Most people know that owls are typically nocturnal. They sleep during the day and hunt at night. What you may not know is how they sleep.
Owls have different features compared to other species of birds. Their eyes do not move, they can turn their heads 270 degrees, and they have heavy heads that are difficult for baby owls to support.
Due to these unique features, owls have unique sleep habits.
Owls sleep in an upright position with their eyes closed. They typically sleep on tree branches or in tree cavities that help shield them from sight during the day. They do not usually tuck their beaks into their feathers for warmth or stand on one leg.
Owls have interesting sleeping patterns compared to other birds. The following guide takes a closer look at how owls sleep.
Owls Sleep Upright on Branches
Owls sleep upright on tree branches, the ledges of buildings, and other structures that can support their weight. They may also stand in a tree cavity or a fracture in cliffs.
Most owls sleep standing but never fall. When an owl lands on a tree branch to sleep, it puts more weight on its heels.
The weight tightens a tendon located in the heels, which forces the toes to close in a tight grip around the tree branch. The feet remain locked in place throughout the day.
Owls keep both legs on the perch. Other species of birds often lift one leg to keep it warm. However, the legs of an owl are covered in feathers.
Not all owls sleep during the day. There are about 250 species of owls. At least two owl species are diurnal. The northern pygmy owl and the northern hawk owl sleep at night and are active during the day.
Owls Sleep with Their Eyes Closed
Owls also sleep with their eyes closed. They have three sets of eyelids. On top of the eye is a translucent eyelid called a “nictitating membrane.” The nictitating membrane helps keep the eyes moist and clean.
An upper set of eyelids is used for blinking. The lower set of eyelids is used for sleeping. When an owl sleeps, the lower eyelids close upward.
Most Owls Sleep Face Forward
Owls typically sleep with their face forward but occasionally turn their heads backward. It is more common for an owl to sleep with its head back when it roosts in a tree cavity. The owl can face into the cavity and turn its head back to peer outside.
Owls do not commonly tuck their head the way that other species of birds do. However, they may occasionally tuck their beak into their chest for warmth on exceptionally cold days.
Baby Owls Sleep Face Down
Baby owls sleep face down because their heads are too heavy. Baby owls are called owlets. The size of their heads keeps them from napping sitting up, so they lie down on their stomachs. They also typically turn their head to one side.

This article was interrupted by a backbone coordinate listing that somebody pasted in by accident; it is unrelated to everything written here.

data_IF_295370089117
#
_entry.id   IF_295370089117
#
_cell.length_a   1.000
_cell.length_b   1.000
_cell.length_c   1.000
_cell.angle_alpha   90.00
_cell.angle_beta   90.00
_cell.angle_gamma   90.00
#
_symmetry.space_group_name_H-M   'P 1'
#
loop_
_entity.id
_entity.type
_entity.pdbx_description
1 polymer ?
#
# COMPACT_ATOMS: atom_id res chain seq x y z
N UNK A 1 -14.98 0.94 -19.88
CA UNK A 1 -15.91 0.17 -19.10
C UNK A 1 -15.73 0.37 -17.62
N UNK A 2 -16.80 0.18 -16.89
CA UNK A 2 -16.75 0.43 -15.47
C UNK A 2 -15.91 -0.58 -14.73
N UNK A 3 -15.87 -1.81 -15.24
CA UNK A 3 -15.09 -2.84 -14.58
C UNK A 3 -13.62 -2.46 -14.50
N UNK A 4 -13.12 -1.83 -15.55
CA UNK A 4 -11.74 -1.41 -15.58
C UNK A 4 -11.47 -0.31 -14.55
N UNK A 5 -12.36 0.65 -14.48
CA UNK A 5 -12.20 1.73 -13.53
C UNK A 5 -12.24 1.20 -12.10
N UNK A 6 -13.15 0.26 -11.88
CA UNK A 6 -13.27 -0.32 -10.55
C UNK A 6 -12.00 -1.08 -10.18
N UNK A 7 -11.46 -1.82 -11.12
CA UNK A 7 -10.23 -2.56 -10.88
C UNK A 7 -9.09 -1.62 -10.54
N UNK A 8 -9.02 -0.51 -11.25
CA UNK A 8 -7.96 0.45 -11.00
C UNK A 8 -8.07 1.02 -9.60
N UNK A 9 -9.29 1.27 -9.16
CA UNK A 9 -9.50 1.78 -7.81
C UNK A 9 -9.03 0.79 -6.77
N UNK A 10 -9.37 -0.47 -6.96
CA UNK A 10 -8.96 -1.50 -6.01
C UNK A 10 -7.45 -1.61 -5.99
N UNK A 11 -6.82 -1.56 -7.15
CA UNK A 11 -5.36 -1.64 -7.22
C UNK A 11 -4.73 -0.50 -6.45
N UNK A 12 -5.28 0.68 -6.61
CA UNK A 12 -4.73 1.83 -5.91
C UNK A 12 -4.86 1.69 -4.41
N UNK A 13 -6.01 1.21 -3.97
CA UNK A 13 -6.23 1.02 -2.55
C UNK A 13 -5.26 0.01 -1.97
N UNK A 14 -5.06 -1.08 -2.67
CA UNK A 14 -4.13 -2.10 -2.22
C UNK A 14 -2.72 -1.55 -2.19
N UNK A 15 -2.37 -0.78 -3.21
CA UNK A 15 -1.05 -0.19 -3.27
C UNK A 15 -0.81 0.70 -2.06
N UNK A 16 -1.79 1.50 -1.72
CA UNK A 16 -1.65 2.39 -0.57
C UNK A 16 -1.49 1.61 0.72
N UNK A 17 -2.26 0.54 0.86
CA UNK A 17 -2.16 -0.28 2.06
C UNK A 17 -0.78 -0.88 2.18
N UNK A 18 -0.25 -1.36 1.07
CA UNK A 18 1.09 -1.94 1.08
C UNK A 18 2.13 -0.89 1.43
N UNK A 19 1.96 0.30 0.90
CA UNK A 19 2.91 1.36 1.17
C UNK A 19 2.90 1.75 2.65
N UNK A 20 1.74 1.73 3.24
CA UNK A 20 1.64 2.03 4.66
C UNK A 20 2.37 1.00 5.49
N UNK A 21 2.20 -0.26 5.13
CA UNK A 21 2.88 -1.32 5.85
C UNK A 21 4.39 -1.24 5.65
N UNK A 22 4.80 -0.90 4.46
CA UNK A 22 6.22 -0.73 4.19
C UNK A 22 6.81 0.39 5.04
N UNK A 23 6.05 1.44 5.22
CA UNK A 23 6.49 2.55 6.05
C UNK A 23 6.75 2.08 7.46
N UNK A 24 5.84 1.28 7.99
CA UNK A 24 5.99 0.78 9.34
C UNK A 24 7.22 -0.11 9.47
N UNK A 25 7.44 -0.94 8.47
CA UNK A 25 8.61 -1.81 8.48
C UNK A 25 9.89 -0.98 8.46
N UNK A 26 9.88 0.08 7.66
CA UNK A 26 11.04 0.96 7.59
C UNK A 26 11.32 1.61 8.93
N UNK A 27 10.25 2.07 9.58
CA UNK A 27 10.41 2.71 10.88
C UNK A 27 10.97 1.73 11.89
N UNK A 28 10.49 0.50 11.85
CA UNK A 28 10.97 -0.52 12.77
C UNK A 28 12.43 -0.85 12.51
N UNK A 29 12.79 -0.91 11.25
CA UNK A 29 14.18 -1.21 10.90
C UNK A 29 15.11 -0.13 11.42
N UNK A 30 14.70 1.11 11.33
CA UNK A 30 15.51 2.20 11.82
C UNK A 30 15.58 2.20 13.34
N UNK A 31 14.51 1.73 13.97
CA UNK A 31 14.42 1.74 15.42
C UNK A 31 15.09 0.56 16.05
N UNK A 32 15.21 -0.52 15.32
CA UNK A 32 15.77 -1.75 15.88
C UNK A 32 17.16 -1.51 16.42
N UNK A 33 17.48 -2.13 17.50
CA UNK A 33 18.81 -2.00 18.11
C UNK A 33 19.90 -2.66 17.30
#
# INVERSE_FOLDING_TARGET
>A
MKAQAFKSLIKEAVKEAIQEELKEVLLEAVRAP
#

Owlets gradually build the strength needed to remain upright. Within two months, the owlets should be strong enough to support their heads.
Mother owls care for their young owlets throughout most of the year. The baby owls continue to sleep in the nest for up to two months. After they learn to fly, the young owls may start sleeping on tree branches near the nest.
Owls are not good at building nests. They look for nests abandoned by other animals or take a nest from a smaller bird.
The breeding season starts at the end of winter or the start of spring. By the end of spring, the eggs have hatched.
The mother owl does not typically sleep in the nest with her eggs or owlets. She sleeps upright on nearby branches. Young owls may stay with their parents for several months after learning to fly.
The nest may not offer enough space for the baby owls and the mother. However, some of the smaller species of owls may roost with their young owlets.
For example, the northern pygmy owl may roost in the nest hole with the owlets during their first few weeks of life.
Owls Cannot Achieve REM Sleep
Owls cannot move their eyes, as the eyes are fixed in their heads, which keeps them from achieving rapid eye movement (REM) sleep. However, studies show that owls can achieve a type of deep sleep.
Owls and many other birds can sleep with half of their brain awake, which is called unihemispheric slow-wave sleep (USWS). Owls are still half awake, allowing them to detect approaching threats, such as predators.
Owls also control how frequently they rely on USWS. When owls are free of threats, they stay in a deep sleep for longer periods. When sleeping in a risky environment, an owl may keep one-half of its brain awake for longer periods.
Owls are solitary animals. They live and sleep alone. Instead of relying on others to keep an eye out for predators, owls need to remain aware of their own surroundings. They use USWS to remain conscious of predators.
Unlike other species of birds, owls do not sleep with one eye open. Both eyes remain closed during USWS.
While owls mostly sleep alone, they occasionally gather and huddle to stay warm during the wintertime. However, many species of owls can withstand very cold temperatures.
For example, the snowy owl can withstand temperatures down to -40 degrees Fahrenheit. Smaller owls are more susceptible to cold weather. Short-eared owls, long-eared owls, barn owls, and northern saw-whet owls may cuddle to make it through the winter.
Owls sleep during the day on tree branches and other structures. They sleep in an upright position with their feet locked around their perch.
Owls may also tuck their beak down into their chest for warmth. Baby owls lay face down, as their heads are too heavy for them to stay upright during sleep.
These are just a few of the interesting facts about owls. If you are interested in learning more about owls, consider researching their habitats and diet.